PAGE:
Guided Trips

FISHING REPORT AND SYNOPSIS: 11/1/2018

Fishing is good in the Smokies and other mountain streams if you can catch it on a day where the wind is minimal. Otherwise, expect lots of leaves in the water for the next few days. Delayed harvest streams are also being stocked and fishing well in east Tennessee and western North Carolina.

In the Smokies, fall bugs are in full swing. We have been seeing blue-winged olives almost daily although they will hatch best on foul weather days. They are small, typically running anywhere from #20-#24 although a few larger ones have also shown up. A few October Caddis are still around as well. Terrestrials are close to being done for the year although we are still seeing a few bees and hornets near the stream. Isonychia nymphs, caddis pupa, and BWO nymphs will get it done for your subsurface fishing. Have some October Caddis (#12) and parachute BWO patterns (#18-#22) for dry flies and you should be set. Not interested in matching the hatch? Then fish a Pheasant Tail nymph under a #14 Parachute Adams. That rig can catch fish year round in the Smokies.

Brook and brown trout are now moving into the open to spawn. During this time of year, please be extremely cautious about wading through gravel riffles and the tailouts of pools. If you step on the redd (nest), you will crush the eggs that comprise the next generation of fish. Please avoid fishing to actively spawning fish and let them do their thing in peace.

Our tailwaters are still cranking although the Caney is finally starting to come down. I'm still hoping to get a firsthand report on the Caney Fork soon although it might be sometime next week or the week after before that happens at the earliest. Stay tuned for more on that. Fishing will still be slow overall with limited numbers of fish in that particular river unfortunately.

The Clinch is featuring high water as they try to catch up on the fall draw down. All of the recent rainfall set them back in this process but flows are now going up to try and make up some of the time lost. It is still fishing reasonably well on high water although we prefer the low water of late fall and early winter as it is one of our favorite times to be on the river.

Smallmouth are about done for the year with the cooler weather we are now experiencing. I caught a few yesterday on the Tennessee River while fishing with guide Rob Fightmaster, but overall the best bite is all but over. Our thoughts will be turning to musky soon, however. Once we are done with guide trips for the year, we'll be spending more time chasing these monsters.

In the meantime, we still have a few open dates in November. Feel free to get in touch with me if you are interested in a guided trip. Thanks!

Photo of the Month: Fishing in Paradise

Photo of the Month: Fishing in Paradise

Wednesday, September 17, 2014

Early Fall

Even though the official start of fall is still a few days away, I'm ready to announce the beginning of fall.  Actually I've been ready since July.  The number of colorful leaves I've been finding on stream-side rocks has been steady since late July if not even earlier.  The unusual cold snaps we had this summer may have contributed to that, or perhaps it was the abnormally dry conditions we had early on.  Regardless, those splashes of color were definitely a couple of months ahead and perhaps as many as three.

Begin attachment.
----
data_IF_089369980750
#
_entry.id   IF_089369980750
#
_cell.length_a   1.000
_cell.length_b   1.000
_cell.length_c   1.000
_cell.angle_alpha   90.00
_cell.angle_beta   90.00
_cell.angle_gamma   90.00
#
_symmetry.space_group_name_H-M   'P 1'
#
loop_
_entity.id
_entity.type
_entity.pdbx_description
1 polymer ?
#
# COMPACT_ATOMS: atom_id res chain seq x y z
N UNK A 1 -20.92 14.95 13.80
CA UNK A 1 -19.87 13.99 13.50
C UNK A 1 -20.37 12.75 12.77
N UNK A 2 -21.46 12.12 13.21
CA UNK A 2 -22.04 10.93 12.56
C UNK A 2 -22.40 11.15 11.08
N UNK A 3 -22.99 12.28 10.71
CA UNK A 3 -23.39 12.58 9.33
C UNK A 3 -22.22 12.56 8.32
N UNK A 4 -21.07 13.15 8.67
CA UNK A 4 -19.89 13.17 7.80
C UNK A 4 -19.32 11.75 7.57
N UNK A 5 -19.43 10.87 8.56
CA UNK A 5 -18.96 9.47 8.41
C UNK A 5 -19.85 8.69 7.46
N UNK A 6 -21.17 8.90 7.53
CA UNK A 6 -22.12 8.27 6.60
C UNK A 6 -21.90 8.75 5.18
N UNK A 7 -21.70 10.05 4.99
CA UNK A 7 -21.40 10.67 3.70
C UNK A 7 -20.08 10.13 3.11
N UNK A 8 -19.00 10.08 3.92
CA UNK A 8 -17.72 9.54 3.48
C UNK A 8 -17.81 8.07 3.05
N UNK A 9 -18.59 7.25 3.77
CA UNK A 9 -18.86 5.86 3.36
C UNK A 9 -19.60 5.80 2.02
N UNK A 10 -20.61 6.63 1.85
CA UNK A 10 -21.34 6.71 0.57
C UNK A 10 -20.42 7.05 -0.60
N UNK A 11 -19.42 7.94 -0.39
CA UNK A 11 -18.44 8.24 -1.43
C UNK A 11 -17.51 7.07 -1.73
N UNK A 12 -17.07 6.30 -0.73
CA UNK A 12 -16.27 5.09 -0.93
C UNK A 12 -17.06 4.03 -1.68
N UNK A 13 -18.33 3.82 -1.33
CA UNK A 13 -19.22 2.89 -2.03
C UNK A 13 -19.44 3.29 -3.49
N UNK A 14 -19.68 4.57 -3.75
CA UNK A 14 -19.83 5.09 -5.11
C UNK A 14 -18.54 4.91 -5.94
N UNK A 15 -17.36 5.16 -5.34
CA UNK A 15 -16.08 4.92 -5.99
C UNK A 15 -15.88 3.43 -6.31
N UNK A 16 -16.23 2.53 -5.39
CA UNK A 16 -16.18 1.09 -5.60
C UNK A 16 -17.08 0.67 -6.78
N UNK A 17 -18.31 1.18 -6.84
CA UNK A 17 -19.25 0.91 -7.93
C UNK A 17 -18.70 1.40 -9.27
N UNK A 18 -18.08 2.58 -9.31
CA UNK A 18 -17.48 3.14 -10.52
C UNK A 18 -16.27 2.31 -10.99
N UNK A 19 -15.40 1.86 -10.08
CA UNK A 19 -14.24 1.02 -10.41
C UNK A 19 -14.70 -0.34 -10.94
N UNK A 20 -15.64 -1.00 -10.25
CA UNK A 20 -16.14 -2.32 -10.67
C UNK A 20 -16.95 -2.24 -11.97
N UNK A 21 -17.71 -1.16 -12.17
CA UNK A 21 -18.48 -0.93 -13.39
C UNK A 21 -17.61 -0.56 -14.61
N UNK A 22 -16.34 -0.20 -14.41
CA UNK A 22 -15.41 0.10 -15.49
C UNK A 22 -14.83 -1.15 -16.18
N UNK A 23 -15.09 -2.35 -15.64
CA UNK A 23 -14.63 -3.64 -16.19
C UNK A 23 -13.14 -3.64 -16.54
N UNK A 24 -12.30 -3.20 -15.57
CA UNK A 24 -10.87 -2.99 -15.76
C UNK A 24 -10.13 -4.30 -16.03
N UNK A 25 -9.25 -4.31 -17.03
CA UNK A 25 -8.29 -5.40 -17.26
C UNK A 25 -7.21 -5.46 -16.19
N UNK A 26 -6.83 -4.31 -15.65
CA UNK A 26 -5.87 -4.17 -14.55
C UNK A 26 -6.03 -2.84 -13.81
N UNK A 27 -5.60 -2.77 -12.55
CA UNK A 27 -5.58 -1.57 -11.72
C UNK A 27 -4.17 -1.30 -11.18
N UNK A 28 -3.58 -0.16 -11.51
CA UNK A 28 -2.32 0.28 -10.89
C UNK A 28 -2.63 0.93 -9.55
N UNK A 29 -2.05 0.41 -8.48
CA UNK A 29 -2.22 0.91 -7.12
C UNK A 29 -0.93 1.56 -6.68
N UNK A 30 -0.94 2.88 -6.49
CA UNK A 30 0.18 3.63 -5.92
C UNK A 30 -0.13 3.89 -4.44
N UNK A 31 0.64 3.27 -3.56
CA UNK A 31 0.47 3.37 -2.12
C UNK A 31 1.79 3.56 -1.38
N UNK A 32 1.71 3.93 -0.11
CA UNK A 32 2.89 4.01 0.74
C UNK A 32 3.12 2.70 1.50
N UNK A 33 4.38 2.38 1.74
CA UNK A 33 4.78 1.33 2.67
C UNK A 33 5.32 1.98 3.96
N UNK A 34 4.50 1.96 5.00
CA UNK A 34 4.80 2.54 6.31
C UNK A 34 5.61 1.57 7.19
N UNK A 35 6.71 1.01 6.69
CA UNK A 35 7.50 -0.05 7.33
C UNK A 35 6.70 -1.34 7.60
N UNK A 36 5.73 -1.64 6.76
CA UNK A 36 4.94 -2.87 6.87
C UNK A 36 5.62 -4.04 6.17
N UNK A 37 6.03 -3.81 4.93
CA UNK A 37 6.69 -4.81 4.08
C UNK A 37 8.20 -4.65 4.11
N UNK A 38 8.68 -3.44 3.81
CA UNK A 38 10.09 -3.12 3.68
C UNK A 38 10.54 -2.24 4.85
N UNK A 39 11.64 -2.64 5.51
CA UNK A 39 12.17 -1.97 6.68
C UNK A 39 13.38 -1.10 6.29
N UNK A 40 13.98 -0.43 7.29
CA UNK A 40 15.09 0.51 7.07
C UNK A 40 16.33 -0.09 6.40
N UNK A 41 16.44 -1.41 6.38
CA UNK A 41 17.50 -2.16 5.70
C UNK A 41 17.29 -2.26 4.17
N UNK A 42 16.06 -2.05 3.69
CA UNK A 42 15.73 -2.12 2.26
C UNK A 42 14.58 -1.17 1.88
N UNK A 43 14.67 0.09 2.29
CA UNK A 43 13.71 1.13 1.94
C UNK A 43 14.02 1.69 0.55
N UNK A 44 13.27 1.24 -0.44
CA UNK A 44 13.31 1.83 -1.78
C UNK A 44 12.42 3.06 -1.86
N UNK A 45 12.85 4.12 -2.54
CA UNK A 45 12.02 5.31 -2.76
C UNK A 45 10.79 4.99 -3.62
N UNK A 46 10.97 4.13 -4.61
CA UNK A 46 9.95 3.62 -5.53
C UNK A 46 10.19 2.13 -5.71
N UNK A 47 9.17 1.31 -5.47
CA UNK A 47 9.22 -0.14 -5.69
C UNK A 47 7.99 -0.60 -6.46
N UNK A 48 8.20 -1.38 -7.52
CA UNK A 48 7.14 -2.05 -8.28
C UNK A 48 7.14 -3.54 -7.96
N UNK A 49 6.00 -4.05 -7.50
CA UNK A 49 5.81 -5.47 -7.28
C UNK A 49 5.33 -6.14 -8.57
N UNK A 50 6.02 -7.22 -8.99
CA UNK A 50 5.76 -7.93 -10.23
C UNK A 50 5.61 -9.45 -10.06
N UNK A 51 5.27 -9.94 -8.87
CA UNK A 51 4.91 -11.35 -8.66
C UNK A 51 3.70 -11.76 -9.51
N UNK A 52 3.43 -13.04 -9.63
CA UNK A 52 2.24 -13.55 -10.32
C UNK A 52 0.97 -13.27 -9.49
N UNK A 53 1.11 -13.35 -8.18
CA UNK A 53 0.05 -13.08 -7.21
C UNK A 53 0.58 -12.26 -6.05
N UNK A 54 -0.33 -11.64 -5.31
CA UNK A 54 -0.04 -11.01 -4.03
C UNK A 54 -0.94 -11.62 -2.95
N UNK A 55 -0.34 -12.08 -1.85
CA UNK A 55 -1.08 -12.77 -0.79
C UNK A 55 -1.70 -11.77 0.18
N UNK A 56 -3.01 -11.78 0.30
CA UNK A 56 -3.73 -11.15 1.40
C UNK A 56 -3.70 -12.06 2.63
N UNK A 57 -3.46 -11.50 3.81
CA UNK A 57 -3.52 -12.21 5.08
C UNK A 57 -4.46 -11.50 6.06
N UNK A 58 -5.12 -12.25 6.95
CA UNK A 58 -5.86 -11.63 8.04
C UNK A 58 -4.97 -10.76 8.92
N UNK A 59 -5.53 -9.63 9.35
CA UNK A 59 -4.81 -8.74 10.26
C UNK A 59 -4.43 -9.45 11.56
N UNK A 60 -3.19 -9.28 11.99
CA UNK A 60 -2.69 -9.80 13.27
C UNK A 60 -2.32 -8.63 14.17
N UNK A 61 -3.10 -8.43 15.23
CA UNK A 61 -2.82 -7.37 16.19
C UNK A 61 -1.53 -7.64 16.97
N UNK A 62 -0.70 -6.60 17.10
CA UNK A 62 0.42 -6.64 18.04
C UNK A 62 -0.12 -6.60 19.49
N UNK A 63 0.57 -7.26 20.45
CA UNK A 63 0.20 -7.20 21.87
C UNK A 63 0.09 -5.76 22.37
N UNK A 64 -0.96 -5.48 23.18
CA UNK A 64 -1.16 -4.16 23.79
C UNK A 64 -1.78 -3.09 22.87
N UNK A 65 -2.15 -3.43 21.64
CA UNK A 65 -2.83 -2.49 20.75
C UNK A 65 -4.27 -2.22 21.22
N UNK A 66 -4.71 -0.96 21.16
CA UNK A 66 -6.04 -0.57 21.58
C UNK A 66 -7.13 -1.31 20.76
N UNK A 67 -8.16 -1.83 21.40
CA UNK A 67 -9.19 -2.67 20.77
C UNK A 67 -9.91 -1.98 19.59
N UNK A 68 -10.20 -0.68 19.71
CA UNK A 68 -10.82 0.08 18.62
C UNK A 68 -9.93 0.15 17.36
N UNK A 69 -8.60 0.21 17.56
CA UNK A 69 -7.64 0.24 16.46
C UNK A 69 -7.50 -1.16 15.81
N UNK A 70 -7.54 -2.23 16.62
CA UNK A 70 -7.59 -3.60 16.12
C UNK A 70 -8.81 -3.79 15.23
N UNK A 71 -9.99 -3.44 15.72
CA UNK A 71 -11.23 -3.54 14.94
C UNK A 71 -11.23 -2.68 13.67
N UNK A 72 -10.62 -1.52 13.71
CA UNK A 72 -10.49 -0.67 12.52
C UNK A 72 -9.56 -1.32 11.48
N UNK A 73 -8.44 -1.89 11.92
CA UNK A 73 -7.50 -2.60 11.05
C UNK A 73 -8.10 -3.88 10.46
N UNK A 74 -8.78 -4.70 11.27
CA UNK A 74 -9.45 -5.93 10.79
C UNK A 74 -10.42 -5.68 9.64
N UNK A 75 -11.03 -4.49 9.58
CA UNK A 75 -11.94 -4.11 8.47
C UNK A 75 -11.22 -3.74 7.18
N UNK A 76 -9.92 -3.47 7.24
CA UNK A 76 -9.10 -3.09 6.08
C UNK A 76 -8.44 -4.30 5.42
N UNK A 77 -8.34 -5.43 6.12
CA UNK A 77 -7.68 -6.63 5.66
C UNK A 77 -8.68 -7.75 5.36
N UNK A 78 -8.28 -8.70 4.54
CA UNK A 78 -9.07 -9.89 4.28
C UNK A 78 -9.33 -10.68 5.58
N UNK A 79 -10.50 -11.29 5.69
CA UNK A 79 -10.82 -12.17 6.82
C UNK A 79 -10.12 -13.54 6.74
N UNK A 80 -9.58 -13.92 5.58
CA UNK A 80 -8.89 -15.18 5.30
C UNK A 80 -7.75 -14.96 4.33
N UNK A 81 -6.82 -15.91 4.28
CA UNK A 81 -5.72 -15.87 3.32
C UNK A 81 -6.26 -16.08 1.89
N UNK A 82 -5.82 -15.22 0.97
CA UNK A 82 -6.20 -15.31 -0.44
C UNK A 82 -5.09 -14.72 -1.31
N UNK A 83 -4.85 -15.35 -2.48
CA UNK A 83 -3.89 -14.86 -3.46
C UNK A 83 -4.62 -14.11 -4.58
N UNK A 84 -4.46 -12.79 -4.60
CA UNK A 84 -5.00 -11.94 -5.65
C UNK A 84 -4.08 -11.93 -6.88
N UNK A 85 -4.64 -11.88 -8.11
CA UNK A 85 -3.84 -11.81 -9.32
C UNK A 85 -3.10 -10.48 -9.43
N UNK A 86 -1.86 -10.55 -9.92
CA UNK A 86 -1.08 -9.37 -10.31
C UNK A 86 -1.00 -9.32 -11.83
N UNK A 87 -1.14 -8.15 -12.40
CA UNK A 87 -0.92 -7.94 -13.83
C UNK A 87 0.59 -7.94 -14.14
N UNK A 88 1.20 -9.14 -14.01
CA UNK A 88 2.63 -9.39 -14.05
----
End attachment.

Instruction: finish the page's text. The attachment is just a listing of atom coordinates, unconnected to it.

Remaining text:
Now the weather feels like fall so I'm not waiting.  In fact, I'm heading out to camp this very weekend in celebration of the new season.  Announcing the start of fall a bit early is nice as it allows one to enjoy fall weather before anyone else.  Mother Nature is giving me a healthy dose of cooperation.  Here at the house on the Cumberland Plateau, we haven't seen 70 degrees at all today.  Combine that with a dry airmass and bluebird skies and you have fall.

By next week, around the time fall is officially starting, even cooler temperatures may be surging into the area.  An early fall sounds just about perfect to me just as long as it does not also bring an early winter.  A fall that lasts until late November would be awesome!  I only hope that we get an excellent peak color season as some years are definitely better than others.

Oh, and just so you know I wasn't joking, here are some pictures from the past few months.  Okay, I lied.  Fall actually started even earlier.  This first one is from June.  Next come a few from July, then of course a couple from August.  The last one should be recognizable from my post on last weekend's excursion to Cataloochee.









2 comments:

  1. I'd celebrate with you David but I'm not ready yet.

    ReplyDelete
  2. Great pictures David, every fall I enjoy seeing the colors that are revealed with the chlorophyll is taken back into the trunk of the tree. There is deeper lesson there for all of us.

    ReplyDelete

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